YOU ARE HERE: LAT HomeCollections

MOVIES : The unlikely heroes of Quentin Tarantino's 'Pulp Fiction' are Jules and Vincent, a pair of hit men played by Samuel L. Jackson and John Travolta. For Jackson, Jules is the latest in a series of vivid characters he's played . . . : A Little Peace, A Little Menace

October 09, 1994|Chris Willman | Chris Willman is a frequent contributor to Calendar

Playwright August Wilson and filmmaker Quentin Tarantino haven't heretofore gotten lumped together in the same breath too often. But since we're asking, "actually, they compare quite favorably," says Samuel L. Jackson, who has as good a right to render judgment as anyone, having worked with each of them more than once.

One shoots, the other doesn't, but the trigger-happy Tarantino "tends to write quite theatrically too," Jackson enthuses. "They're both very literary and expository in getting ideas out there and eliciting a feeling and moving an audience in a certain way oratorically rather than visually."

"Oratorical" hardly begins to describe what Tarantino wrote for Jackson in "Pulp Fiction," giving him the showiest part in the most buzzed-about movie of the year. As the hit man Jules--given to unexpected bouts of introspection between mob rub-outs and chats with partner John Travolta about the finer points of fast food--Jackson gets to deliver a withering series of speeches that momentarily halt the movie's ensemble feel, fiery diatribes that invoke the wrath of the biblical prophet Ezekiel. Even though--this being a Tarantino picture--the speeches are delivered while Jackson is revving up to blast holes through someone, there's the rush of good theater as well as good cinema: These are honest-to-Godot monologues .

Says Tarantino: "If you think about what Sammy does in the last scene, he's doing this almost Richard III storm sequence kind of thing--except he's in a coffee shop, bent over, sitting in a booth." (Albeit wielding a gun, of course.) "He's dominating the entire room while never getting up from that booth. Sam's just really remarkable."

Jackson is as grateful for this writerly roughage as an actor who took the all-too-typical path from serious leads on the New York stage to bit-part bad guys in Hollywood blockbusters ought to be.

"Doing monologues is so rare in movies. Watching 'Jaws,' and seeing that shark story that Robert Shaw does, I always wanted to do that," he remembers. "It's really scary in a way. You don't have to depend on another actor being able to carry his emotional weight with yours. It's a great flying-by-the-seat-of-your-pants feeling. The great thing about film is they can bring the camera right into your face and people can see all that emotional stuff happening, whereas on stage you do it larger than life so you can hit that person in the back row who couldn't get that really good seat."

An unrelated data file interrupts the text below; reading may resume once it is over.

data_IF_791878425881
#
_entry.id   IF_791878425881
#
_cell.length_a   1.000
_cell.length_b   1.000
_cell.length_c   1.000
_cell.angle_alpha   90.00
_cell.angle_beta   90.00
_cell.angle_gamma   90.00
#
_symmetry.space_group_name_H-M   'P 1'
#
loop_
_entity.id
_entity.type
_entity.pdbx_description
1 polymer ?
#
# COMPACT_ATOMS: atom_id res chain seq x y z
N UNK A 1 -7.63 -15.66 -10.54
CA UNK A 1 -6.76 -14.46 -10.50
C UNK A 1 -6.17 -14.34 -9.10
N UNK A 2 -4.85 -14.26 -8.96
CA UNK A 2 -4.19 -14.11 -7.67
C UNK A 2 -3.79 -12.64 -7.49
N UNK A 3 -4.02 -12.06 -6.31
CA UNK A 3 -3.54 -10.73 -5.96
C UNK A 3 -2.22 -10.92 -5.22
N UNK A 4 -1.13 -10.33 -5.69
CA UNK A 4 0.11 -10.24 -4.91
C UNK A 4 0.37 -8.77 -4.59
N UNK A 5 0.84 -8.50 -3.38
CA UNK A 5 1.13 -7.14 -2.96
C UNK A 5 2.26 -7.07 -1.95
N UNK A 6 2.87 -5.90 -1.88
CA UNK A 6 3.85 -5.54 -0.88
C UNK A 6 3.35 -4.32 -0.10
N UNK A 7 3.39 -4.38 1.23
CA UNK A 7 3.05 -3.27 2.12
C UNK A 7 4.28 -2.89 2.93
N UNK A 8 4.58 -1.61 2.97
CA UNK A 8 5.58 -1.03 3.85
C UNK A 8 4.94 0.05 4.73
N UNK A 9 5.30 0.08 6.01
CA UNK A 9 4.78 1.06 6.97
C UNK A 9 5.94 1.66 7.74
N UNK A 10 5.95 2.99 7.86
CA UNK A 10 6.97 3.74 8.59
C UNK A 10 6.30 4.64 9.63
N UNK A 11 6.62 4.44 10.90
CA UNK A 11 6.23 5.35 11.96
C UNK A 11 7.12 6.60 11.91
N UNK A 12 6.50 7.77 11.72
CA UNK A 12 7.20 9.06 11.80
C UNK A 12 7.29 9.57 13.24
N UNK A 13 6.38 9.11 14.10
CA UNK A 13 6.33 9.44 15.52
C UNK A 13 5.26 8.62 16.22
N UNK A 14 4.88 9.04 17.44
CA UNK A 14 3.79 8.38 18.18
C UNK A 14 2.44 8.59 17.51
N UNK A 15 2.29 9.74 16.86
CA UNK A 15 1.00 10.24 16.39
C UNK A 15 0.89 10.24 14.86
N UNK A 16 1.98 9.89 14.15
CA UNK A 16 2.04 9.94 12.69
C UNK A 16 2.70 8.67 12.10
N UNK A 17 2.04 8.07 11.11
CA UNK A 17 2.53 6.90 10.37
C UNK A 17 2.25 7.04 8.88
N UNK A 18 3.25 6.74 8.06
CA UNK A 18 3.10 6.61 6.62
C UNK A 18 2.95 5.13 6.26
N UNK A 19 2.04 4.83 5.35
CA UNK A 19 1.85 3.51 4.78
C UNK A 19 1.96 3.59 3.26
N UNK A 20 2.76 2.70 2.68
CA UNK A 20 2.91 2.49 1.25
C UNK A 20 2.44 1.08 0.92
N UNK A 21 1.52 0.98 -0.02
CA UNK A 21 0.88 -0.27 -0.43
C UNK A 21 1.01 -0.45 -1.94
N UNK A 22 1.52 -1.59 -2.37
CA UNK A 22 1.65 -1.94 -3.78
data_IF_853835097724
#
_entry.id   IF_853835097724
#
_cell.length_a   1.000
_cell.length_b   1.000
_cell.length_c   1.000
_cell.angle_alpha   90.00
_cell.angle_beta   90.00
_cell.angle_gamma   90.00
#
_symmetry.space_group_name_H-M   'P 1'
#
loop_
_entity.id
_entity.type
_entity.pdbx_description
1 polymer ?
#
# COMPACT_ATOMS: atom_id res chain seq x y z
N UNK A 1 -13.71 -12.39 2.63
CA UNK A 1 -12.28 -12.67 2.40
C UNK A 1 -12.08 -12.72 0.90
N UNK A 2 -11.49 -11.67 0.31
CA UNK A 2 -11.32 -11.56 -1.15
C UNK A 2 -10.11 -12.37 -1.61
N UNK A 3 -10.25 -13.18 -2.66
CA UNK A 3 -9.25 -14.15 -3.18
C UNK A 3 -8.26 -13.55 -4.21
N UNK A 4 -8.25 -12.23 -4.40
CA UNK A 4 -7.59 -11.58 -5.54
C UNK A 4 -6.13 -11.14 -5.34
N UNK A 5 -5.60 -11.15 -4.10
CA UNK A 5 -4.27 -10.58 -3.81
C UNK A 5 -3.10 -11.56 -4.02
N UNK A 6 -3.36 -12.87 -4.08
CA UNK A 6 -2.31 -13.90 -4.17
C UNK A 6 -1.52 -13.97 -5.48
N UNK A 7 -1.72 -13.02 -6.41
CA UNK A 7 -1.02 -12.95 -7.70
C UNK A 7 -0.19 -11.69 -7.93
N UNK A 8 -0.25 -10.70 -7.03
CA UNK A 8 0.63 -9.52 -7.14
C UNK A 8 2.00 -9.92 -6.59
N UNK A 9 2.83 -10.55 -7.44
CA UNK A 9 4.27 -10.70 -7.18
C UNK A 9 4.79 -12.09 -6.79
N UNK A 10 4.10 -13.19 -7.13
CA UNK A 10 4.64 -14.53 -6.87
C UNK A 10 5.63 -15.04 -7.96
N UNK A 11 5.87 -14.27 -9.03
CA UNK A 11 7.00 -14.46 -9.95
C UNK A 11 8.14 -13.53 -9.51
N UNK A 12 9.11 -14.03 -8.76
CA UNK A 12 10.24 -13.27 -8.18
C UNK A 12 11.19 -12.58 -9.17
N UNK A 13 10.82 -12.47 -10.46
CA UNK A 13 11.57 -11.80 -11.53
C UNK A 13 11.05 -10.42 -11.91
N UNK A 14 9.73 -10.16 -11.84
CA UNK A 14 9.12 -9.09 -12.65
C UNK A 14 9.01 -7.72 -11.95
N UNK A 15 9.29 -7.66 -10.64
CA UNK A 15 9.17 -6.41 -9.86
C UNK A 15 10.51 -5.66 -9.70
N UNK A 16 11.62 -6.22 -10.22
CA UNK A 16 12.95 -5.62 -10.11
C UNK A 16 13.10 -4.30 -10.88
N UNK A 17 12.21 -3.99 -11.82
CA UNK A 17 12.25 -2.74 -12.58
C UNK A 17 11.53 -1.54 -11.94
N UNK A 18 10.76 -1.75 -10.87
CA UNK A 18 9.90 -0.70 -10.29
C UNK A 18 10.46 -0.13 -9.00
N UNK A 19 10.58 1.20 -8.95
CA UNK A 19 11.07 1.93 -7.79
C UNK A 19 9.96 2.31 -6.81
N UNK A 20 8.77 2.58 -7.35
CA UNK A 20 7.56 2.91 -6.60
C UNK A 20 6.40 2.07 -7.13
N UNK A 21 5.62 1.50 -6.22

Ah, the actorly dignity of it all. Only . . .

"It was kind of funny," says Jackson, "because somebody told me Spike (Lee) had seen 'Pulp' and said, 'Sam was great in the movie--but what's up with that hair?' "

Spike's speaking, of course, of how Tarantino wrote Jackson a highly theatrical part that demands he be the most intensely violent and frightening figure in the film and the one who must convey an unlikely sense of redemption at the end, a balancing act that dare not be seen as ridiculous . . . and then, to top it off, stuck America's coolest black actor in the attention-flagging equivalent of a fright wig: a full, incongruous set of Jeri-curls.

It's, well, a look.

"I had to remind these people," continues Jackson, "to tell Spike that he was the first person to put that wig on me, in 'School Daze.' " Of course, in Lee's golden oldie, Jackson was supposed to be ridiculous, not just look it. So what is up? Just an odd balancing act that's right up Jackson's versatile alley.

Richard III, meet Superfly.

"The wig was Quentin's idea, because he likes these blaxploitation movies. He's thinking Jules is one of these guys that liked those movies too, so when he told me I was gonna wear the wig, I decided to grow the mustache and sideburns to go with it."

Says Tarantino: "I never would have had Sam wearing a Jeri-curl wig normally. But I had it in my mind that I wanted Sam to wear an Afro. I like Afros. If I was black, I'd wear an Afro. And Sam was up for it. But the makeup woman who was getting the wigs I don't think knew the difference between an Afro and a Jeri-curl. It was there by mistake, and he put it on, and he looked so great, I can't tell you. When you get it, you know you got it, you know what I mean?"

Jackson goes on to explain--in a reverie as close to self-psychoanalysis as he's likely to get in this setting--that as a boy at play, he loved the business of dressing up as the cowboy or Indian or pirate or soldier or spy, and hasn't since dispensed with the glee of hiding out in plain sight, as it were.

"I love changing the look. Like 'Menace II Society'--a lot of people don't even know I'm in that movie, because they don't read credits. But I like disguising myself in films; it keeps people from putting me in a certain category."

Not that the idea of pulling a Jim Brown or Fred Williamson didn't hold an especial nostalgic appeal.

Los Angeles Times Articles